Writer: Alan Davis
Artist: Paul Renaud
Color Artist: Stephane Paitreau
Letterer: VC’s Clayton Cowles
Covers: Paul Renaud; Alan Davis & Morry Hollowell; Kevin Nowlan
Release Date: February 26th, 2020
The Defenders and Avengers have regained their senses but lost Doctor Strange. Will they be able to find him in time to solve the mystery of the ichor? Let’s find out in TAROT #3 by Alan Davis!
The issue begins with the Fantastic Four examining the Infernal Ichor of Ish’izog at the Baxter Building, and discussing the correlation between the vortex that Doctor Strange disappeared into and the destabilization of the Negative Zone. If that sounds like a bunch of gobbledygook, you’re right. The mystery of what the ichor is rescues the convoluted opening of the book, but not for long. The rest of the issue involves groups of heroes splitting up to search for a way to find Doctor Strange, to varying degrees of awfulness.
Let’s get the positive out of the way first: the art. Paul Renaud again delivers terrific character work deserving of a much better story. His Doctor Strange, shown flying through the cosmos, is fantastic. There are a few times where characters’ costumes change slightly for a panel, but before you throw down the book in disgust (there are better reasons for that), know that those changes are intentional and a sly tie-in to the wacky story. Even when the book is padded with dialogue-free pages (a blessing actually), at least you have Renaud’s art. It’s just a shame it’s wasted on a bad book and Wacky Races rejects.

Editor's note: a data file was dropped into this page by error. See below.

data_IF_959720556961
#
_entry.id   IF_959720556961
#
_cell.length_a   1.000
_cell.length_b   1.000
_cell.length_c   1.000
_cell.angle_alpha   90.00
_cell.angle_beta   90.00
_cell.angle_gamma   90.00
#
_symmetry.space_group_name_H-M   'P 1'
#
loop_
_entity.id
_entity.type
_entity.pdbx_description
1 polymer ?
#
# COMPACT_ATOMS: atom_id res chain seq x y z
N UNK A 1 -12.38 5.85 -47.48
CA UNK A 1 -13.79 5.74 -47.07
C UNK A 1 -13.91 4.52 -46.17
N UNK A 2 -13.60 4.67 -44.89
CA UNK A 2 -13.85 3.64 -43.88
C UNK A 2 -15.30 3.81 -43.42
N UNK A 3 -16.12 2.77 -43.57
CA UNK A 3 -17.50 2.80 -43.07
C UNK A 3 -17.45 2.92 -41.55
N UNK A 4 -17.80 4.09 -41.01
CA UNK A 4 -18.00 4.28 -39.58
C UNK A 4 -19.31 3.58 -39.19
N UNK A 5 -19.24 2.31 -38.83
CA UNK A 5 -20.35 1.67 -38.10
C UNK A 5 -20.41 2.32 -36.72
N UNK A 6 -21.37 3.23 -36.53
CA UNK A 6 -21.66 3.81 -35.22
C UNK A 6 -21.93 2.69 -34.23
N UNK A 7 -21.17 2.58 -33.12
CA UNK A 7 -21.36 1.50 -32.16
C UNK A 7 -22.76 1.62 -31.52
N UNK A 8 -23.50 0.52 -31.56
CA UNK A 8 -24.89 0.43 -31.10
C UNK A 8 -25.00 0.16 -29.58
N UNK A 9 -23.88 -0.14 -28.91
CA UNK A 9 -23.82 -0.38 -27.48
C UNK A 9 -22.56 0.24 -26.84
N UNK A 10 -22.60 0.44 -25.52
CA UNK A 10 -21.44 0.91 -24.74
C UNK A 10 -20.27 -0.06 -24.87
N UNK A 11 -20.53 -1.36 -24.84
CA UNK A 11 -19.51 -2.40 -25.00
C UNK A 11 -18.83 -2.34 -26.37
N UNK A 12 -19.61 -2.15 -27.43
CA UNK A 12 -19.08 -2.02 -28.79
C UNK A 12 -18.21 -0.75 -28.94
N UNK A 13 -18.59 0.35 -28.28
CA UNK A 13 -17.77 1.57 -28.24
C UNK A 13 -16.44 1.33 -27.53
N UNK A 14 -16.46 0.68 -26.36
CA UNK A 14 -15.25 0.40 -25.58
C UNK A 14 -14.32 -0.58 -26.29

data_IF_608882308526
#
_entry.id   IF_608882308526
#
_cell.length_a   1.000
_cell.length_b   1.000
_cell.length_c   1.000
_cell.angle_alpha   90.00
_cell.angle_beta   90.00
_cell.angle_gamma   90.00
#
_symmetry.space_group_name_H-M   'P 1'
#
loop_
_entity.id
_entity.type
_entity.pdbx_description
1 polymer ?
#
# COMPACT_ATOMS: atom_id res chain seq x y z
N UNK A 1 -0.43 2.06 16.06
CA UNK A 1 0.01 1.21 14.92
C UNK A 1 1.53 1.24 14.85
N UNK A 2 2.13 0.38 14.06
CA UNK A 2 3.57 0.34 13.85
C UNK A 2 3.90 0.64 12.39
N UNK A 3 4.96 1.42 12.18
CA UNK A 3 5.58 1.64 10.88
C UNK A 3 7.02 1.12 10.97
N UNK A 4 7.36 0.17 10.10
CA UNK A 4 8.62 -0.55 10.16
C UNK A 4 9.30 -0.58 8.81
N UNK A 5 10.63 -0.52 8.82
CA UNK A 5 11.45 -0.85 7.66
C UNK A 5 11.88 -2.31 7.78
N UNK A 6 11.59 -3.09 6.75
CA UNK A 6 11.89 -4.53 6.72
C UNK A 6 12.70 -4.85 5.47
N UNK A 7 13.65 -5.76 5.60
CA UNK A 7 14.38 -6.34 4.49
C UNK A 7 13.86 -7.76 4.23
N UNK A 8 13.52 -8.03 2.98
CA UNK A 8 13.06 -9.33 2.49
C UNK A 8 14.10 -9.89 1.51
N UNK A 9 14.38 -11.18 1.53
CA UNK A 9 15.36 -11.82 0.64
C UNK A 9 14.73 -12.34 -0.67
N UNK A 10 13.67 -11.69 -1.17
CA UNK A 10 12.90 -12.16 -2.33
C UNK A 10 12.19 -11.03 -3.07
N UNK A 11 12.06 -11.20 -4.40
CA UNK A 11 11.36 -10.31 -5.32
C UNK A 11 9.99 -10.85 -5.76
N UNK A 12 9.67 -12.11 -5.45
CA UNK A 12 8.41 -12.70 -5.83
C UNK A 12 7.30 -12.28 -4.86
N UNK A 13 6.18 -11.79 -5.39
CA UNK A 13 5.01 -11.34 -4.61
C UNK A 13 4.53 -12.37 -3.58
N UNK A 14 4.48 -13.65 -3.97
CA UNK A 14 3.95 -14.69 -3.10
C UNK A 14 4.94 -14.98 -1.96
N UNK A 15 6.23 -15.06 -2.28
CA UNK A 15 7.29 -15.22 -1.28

So back to the bad: the writing. Where to begin? The hokey dialogue? Huge reveals given no time to matter and immediately ruined by another huge reveal? Characters talking aloud to themselves to deliver exposition? Cartoon characters from space, because why not? Even the interesting concept of heroes getting mixed and matched when Diablo’s tarot cards are cut in half and reassembled magically doesn’t add up— literally. The best thing you’ll read this issue is “To be concluded.”
TAROT #3 is a mess of a comic book. There is too much going on, and almost none of it is good. If you like nonsense and the hokeyness of older comics, maybe you will enjoy it. Paul Renaud’s art is really the only saving grace otherwise. To quote Valkyrie, “Cans’t thou not see this is nuts?!”